TVD Live: Public Service Broadcasting at the Black Cat, 3/4

Fade in: Interior, Doctor’s office, Me with Doctor

Me: There’s something terribly wrong with me. I’m greenish. My eyes look funny. And I feel like… someone else. And I’ve been (I vomit in doctor’s face.) Excuse me. Vomiting in people’s faces. It started last Tuesday, March 4, when I saw Public System Broadcasting at the Black Cat…

Fade out.

It has always been my desire to review an electronica duo whose members included one J. Willgoose, Esq. and his faithful companion, Wrigglesworth. I never thought in a million years I’d get the opportunity, mind you, but fate plays strange tricks. I never thought I’d wind up married to porn star Tawny Buttocks, either. I don’t mean to brag, but some of her bedroom maneuvers, like the Reverse Half Cuban Eight, have only ever been performed at world-class aerobatics competitions. I could describe the Reverse Half Cuban Eight to you, but you would croak on the spot from sheer jealousy.

J. Willgoose, Esq. and Wrigglesworth make up the London-based duo Public Service Broadcasting, an uncommon adventure in music making. Willgoose plays stringed instruments, including the guitar and banjo, and is also responsible for sampling and electronic instruments. The trusty Wrigglesworth plays drums, piano, and electronic instruments.

PSB released its first EP (“EP One”) in August 2010, and since then has released at least four EPs, two of them consisting of remixes, and one full-length, 2013’s Inform – Educate – Entertain. It’s a wonderful album. You should be holding it in your hands right now. But you’re not. Instead you’re holding a Beaver Brown Band LP you don’t even remember buying. Purchasing music during an alcoholic blackout is never a good idea.

What makes Public Service Broadcasting’s music so intriguingly different is that the band’s “vocals” consist of the voices culled from old public information films, propaganda material, and archive footage. Believe me, it’s far cooler than it sounds.

“Spitfire,” for example, samples a film or radio broadcast about the WWII fighter aircraft that won the Battle of Britain, and includes one stiff upper lip proclaiming, “Someday, I’m going to build a plane just like a bird… a bird that breathes fire and spits out death and destruction.” As for “Signal 30,” its samples appear to have been culled from the Brit equiv of those gloriously gory films we used to watch in Driver’s Ed. “There’s trouble ahead,” intones an official-sounding voice, “trouble that may or may not be a Signal 30. What will we find? A minor mishap? Or will we look upon the stark face of death?” Oh, please, please—Let it be the stark face of death!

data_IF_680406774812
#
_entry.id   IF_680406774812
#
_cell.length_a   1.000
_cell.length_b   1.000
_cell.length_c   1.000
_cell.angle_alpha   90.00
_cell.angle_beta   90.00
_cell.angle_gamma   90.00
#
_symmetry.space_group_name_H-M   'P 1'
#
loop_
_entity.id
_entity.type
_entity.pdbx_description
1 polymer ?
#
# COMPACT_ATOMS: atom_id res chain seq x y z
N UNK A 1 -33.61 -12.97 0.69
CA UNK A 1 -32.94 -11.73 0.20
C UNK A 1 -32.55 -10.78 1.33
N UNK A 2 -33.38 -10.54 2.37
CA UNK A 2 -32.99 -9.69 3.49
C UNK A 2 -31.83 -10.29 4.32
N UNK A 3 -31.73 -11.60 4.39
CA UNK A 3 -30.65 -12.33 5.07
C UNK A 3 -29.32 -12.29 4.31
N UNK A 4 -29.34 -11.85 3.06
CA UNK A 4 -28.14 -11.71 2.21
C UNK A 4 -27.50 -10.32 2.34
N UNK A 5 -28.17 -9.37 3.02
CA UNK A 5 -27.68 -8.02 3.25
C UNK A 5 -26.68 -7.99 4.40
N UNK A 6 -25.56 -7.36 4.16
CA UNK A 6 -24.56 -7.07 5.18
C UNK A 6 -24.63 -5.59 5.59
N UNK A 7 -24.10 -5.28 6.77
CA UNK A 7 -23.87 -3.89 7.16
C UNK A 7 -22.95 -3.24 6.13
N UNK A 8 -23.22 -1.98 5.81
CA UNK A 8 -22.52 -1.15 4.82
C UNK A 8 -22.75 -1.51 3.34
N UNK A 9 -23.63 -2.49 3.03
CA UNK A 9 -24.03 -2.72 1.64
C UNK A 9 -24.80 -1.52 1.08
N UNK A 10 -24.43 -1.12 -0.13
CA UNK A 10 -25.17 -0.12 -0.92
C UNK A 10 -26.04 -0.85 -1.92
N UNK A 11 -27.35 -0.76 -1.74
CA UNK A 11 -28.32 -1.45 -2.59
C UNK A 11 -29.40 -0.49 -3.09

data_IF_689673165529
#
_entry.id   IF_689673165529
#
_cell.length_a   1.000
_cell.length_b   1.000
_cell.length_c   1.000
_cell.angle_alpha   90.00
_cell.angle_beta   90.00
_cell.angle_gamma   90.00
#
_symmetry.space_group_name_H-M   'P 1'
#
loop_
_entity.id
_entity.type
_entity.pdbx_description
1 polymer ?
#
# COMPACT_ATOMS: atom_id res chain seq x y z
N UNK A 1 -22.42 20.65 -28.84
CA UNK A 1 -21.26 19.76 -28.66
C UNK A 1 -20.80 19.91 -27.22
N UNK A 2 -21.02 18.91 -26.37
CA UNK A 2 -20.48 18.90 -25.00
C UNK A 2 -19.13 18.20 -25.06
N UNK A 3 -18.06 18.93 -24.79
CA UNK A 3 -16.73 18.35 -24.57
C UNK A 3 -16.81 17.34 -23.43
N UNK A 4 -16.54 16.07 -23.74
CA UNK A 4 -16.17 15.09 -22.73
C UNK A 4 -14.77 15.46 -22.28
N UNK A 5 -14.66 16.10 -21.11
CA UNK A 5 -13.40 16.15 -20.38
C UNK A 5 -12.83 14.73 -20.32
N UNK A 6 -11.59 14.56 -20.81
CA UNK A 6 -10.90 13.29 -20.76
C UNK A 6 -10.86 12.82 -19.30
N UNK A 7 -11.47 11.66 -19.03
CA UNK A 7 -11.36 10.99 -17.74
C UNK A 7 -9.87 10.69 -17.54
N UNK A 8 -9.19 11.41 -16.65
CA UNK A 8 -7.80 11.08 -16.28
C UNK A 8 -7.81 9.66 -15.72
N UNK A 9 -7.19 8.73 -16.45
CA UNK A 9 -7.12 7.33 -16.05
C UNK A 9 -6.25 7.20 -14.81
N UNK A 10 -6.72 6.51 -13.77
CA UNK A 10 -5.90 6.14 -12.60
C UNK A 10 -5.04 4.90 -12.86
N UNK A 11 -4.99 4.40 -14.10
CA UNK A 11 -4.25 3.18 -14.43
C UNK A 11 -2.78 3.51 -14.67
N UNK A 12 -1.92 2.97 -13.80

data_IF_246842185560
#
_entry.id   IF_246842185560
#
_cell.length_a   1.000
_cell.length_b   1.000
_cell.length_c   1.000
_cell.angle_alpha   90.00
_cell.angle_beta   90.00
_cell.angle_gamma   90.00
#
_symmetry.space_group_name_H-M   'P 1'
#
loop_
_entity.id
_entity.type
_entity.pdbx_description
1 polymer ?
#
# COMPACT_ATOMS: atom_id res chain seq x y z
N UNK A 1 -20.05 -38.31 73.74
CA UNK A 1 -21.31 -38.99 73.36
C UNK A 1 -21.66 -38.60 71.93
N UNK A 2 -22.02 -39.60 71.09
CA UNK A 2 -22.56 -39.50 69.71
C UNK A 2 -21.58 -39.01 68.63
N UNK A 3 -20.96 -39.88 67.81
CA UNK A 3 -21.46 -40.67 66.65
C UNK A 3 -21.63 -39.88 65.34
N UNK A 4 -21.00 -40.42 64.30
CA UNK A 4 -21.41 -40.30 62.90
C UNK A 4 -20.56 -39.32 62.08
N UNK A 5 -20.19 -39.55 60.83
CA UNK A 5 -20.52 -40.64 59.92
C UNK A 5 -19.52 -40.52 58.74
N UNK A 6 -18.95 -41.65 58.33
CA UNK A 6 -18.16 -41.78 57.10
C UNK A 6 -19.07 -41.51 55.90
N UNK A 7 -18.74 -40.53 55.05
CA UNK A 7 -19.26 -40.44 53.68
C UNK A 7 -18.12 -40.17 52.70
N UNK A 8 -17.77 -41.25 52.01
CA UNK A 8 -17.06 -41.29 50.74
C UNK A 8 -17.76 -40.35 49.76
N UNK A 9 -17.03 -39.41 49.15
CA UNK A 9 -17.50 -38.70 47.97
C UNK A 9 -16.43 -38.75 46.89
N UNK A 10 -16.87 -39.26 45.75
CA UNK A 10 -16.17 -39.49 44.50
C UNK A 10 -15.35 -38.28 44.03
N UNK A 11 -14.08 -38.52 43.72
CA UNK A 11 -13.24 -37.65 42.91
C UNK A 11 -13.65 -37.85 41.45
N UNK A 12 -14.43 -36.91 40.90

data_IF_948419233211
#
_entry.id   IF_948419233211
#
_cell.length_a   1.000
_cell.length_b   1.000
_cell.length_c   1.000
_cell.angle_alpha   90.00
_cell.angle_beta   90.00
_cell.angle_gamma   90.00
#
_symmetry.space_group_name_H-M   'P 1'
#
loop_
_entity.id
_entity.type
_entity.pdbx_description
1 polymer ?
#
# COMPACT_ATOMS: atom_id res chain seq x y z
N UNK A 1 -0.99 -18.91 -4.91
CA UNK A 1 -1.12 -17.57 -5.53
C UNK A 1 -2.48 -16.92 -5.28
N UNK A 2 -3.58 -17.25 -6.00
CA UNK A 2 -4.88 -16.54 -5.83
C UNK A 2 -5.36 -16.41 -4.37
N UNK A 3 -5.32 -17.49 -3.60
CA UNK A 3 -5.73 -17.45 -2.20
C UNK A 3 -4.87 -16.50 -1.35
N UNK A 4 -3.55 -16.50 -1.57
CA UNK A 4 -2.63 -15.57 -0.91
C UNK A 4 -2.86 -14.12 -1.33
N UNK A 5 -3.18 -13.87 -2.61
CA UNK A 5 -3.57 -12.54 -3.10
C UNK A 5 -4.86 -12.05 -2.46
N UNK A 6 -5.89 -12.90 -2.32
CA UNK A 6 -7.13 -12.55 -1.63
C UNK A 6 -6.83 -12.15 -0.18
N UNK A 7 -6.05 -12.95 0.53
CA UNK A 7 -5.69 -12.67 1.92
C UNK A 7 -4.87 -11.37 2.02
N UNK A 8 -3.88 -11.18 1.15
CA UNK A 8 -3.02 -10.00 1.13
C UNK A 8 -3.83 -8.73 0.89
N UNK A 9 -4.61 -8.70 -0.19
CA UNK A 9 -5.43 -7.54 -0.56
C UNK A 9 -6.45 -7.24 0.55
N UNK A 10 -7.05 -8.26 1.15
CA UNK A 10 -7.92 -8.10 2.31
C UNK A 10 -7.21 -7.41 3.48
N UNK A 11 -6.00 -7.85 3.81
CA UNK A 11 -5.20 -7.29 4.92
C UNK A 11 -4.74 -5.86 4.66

But as anyone who has ever watched a horror movie can tell you, playing around with old recordings can have terrifying consequences. In all that antique tape hiss and white noise there may lurk demonic entities, or even some kind of embedded alien virus. And this explains why I missed the opening act.

Namely, I met a friend who was to accompany me to the show, and he’d been listening to Inform – Educate – Entertain for four days straight. He didn’t look himself—he had a greenish pallor and there was something off with his eyes—and no sooner had we said hello than he projectile vomited right into my open mouth. Now l’ve watched every horror movie ever made, and when somebody vomits in your mouth it’s a sure sign they’ve contracted a horrible, body-snatching virus and are passing it on to you. So I raced home, brushed my teeth 67 times, gargled an entire econo-sized bottle of Listerine, and spent a half hour staring into the bathroom mirror to make certain my eyeballs weren’t going weird on me.

Fortunately I made it back to The Black Cat just in time to see PSB, as well as several audience members vomiting in other audience members’ faces. But that’s not so unusual at the hard-drinking Black Cat and I thought no more about it because the show—as the Brits say—was bloody brill. Front man J. Willgoose was dressed like Harry Potter, complete with jacket and bow tie, and spent the entire evening talking to the audience through a voice distorter that made him sound like an evening presenter on BBC News, rendering even the most mundane of comments (“We’ve always wanted to play Washington, D.C.”) both ludicrous and hilarious.

But PSB was no joke act. They played it loud and fast, pushing many of the sound samples out of the forefront they occupy on the records, which proved to be an improvement. They opened with “London Can Take It,” from 2012’s “War Room” EP, which featured some heavy drum pummel by Wrigglesworth and one very cool banjo riff by Willgoose, set to a haunting and propulsive synth groove. The more synth-oriented “The Now Generation” opened with the voice of a female fashion show presenter, and had Wrigglesworth playing against the synth beat while Willgoose alternated back and forth from synth to electric guitar. It was a relatively low-key, percolating and burbling affair until near the end, when Wrigglesworth set at the drums with a vengeance and the synth went around in big loud loops and whoops.

“Signal 30” boasted a hard-driving electric guitar riff, redolent with feedback and Wrigglesworth pounding away. Together they established a punishing groove that went on an on, like a secret Krautrock vengeance weapon, while behind them a voice cried, “Why don’t you get some glasses so you can read those signs!” I’d have called it the highlight of the night if it weren’t for “Spitfire,” which featured an even more propulsive groove fueled by one raving guitar that alternated between loud and reverb heavy and a higher pitched sound. The album version gives but the slightest indication of what this baby sounds like live; these guys sounded like the roaring human equivalent of the plane’s Rolls-Royce PV-XII V-12 engine at full throttle, set to the task of dancing rather than death and destruction.